Before you cross Queensland off the “Australia: to-do” list, check out what Tropical North Queensland has to offer.
If I give you some more thinking time, you can probably conjure up images of beaches with pristine white sands.
For international tourists, the journey to Australia is so long. I don’t blame you for wanting some relaxation away from the hustle and bustle of our more popular tourist attractions.
But where can you go in Australia that is slightly off the beaten track and doesn’t take a week’s driving to get there?
FNQ. Far North Queensland. The Tropics. Home to the Great Barrier Reef, those iconic beaches and a good collection of unique wildlife.
Cairns is where you want to be. Easily accessible with a domestic and international airport, and the Great Barrier Reef and Daintree rainforest are on its doorstep.
Far North Queensland offers some truly magnificent natural wonders of the world.
The Great Barrier Reef
If you are in Queensland then you absolutely must head out to find Nemo on the Great Barrier Reef. Visible from space, you can pick from thousands of reef systems, its coral cays, or some breathtaking islands to explore.
You can scuba dive or snorkel your way around. If swimming isn’t your thing then there are glass bottomed boats, semi-submersibles or helicopter charters.
Cairns has an abundance of tour operators who cater for every type of tourist. Rest assured you will find a reef experience that is just right for you, within your budget.
The Daintree Rainforest
Join a guided tour and search the rainforest for the proud dad cassowary and his chicks, or one of the many resident crocodiles on the Daintree River. You can even prolong your stay at an eco-lodge. Or join with the traditional custodians of the land, the Kuku Yalanji people for a different perspective on this part of the world.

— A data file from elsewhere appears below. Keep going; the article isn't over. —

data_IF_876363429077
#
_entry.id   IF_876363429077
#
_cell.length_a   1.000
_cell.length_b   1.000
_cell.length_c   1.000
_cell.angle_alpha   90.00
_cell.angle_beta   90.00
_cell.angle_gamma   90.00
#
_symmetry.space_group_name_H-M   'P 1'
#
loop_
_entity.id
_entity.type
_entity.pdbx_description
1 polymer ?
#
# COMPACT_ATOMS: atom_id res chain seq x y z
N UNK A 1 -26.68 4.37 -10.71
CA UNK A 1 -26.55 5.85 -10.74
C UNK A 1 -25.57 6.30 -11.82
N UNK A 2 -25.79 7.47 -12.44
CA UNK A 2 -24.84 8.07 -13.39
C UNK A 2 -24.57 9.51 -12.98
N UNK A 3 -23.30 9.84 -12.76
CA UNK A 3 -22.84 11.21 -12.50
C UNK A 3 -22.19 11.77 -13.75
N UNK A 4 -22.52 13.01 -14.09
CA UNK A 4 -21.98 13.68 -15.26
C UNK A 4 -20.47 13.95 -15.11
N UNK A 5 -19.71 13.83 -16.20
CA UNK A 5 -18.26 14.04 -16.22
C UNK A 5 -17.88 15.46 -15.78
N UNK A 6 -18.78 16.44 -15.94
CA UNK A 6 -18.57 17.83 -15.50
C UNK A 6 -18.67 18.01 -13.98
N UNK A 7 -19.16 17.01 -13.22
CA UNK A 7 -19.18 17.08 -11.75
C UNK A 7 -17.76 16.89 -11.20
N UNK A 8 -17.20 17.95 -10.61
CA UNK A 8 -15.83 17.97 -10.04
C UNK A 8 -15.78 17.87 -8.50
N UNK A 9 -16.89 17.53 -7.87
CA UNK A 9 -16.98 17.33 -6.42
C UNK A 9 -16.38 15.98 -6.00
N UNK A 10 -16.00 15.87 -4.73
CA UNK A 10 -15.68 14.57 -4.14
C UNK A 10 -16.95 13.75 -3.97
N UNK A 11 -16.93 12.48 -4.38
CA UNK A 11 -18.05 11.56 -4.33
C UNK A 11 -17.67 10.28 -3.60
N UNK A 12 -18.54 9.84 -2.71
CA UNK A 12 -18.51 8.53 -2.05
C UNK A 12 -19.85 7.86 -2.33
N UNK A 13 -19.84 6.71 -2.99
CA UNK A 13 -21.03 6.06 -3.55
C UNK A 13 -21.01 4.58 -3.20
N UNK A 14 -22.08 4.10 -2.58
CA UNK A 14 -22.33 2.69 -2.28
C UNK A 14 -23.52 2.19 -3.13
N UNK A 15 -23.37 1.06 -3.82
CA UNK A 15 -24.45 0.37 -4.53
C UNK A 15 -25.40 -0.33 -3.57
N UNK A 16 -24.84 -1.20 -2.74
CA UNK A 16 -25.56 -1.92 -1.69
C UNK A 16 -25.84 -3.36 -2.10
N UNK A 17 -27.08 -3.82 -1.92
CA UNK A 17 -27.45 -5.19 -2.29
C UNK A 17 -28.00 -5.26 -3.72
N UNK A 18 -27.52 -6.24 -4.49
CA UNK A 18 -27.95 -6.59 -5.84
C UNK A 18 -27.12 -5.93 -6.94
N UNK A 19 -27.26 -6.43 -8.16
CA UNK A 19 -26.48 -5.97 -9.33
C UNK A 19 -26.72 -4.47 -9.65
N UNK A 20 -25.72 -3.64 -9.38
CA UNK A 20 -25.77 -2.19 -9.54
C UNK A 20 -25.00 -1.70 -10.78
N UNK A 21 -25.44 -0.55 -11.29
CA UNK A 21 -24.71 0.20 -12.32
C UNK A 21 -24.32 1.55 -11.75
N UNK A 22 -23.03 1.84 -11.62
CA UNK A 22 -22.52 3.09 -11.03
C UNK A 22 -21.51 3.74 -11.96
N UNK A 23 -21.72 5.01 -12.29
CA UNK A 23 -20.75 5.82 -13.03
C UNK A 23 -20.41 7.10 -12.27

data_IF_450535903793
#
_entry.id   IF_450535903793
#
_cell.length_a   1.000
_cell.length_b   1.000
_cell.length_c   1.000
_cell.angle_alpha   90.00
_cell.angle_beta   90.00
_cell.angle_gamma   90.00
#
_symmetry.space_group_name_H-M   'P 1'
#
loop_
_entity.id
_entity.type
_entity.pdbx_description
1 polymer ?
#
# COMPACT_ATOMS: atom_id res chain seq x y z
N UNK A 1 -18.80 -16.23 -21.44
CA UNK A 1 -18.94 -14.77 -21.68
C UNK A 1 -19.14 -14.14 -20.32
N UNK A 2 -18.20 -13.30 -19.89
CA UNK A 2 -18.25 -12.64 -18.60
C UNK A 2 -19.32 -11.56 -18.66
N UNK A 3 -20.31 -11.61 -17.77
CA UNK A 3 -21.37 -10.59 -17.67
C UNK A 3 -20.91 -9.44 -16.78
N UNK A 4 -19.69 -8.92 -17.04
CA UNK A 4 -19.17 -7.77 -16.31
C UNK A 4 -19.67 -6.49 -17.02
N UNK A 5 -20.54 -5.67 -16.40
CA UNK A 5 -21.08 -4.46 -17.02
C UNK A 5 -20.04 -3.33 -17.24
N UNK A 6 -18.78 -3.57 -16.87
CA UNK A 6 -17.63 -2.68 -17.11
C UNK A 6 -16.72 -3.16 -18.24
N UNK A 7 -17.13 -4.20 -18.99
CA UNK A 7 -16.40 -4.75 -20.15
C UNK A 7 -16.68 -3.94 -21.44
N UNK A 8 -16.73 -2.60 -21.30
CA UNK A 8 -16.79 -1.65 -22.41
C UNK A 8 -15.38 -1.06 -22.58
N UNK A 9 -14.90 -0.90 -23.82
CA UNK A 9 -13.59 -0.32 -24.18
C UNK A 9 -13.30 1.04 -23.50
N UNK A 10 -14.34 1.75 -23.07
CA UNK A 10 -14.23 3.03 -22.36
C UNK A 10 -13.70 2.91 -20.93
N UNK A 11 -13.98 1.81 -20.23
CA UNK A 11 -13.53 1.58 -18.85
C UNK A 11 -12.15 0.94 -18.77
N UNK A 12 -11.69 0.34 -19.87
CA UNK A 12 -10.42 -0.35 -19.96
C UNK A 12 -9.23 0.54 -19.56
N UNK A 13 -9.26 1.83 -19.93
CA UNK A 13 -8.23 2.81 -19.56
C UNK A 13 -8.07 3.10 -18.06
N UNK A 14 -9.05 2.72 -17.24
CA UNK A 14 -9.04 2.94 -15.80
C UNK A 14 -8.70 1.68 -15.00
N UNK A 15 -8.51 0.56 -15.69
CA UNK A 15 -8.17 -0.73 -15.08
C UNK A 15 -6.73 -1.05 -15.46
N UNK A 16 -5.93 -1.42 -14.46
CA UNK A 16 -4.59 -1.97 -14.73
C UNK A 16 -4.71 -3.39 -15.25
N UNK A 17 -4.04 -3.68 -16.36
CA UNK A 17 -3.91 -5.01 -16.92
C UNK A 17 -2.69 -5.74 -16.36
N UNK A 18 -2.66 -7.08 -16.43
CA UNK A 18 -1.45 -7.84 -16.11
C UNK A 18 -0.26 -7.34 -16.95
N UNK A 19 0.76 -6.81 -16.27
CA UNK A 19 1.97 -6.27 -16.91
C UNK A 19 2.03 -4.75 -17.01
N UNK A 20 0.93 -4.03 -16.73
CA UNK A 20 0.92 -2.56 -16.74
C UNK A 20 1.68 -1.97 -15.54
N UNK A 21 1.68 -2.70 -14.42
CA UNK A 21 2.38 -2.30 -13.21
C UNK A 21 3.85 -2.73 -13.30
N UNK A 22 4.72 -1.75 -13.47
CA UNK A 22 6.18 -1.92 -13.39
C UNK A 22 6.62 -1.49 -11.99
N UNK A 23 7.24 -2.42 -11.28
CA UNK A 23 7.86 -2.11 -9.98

Mamu Tropical SkyWalk
South of Cairns, The Mamu Tropical Skywalk takes its name from the Ma:Mu people traditional owners of some of the lands around Innisfail.
The canopy walk offers stunning views along its walkways which rise 15 metres (49 ft.) into the forest.
You can climb the 37 metre (121 ft.) observation tower and make full use of the panorama setting on your camera.
Tjapukai Cultural Park
Tjapukai Cultural Park provides an insight into the lives of the oldest, continuous culture on Earth. Visitors, day or night, can see traditional dances, taste bush foods and partake in some hunter/gather methods.
Using state of the art visual effects and traditional storytelling techniques Tjapukai share Dreamtime stories in a unique way with guests.
Tjapukai also tell the painful history of the Stolen Generation and celebrates some inspirational Indigenous people both past and present.
Tourists to this Cairns attraction gain a sense of the positive ways tourism and culture interact, and the benefits Far North Queensland tourism brings to Indigenous Australians.
Buy an Authentic Indigenous Souvenir
Not usually found on a “things to do list”, this is arguably the most important tip here.
Indigenous art tells stories through its use of symbols and icons. Indigenous artists paint the stories belonging to their family that they have permission to tell.
Unfortunately there are many fake Indigenous souvenirs. This misleads tourists who buy souvenirs in good faith, wanting a memento of their vacation. Fake Indigenous art also exploits Indigenous artists when their work is copied, and distorts important cultural traditions.
By buying an authentic souvenir, such as a Keiora Candles Australiana Travel Tin, you are supporting Indigenous artists, ensuring this ancient culture and its traditions survive into the future.
Authentic indigenous artwork is so much more than a mass produced, kitsch souvenir.
Take away more than memories from your tropical Queensland adventure knowing you are supporting local artisans and keeping an ancient culture alive.
Words prepared by Bec Trattos of Trattos Type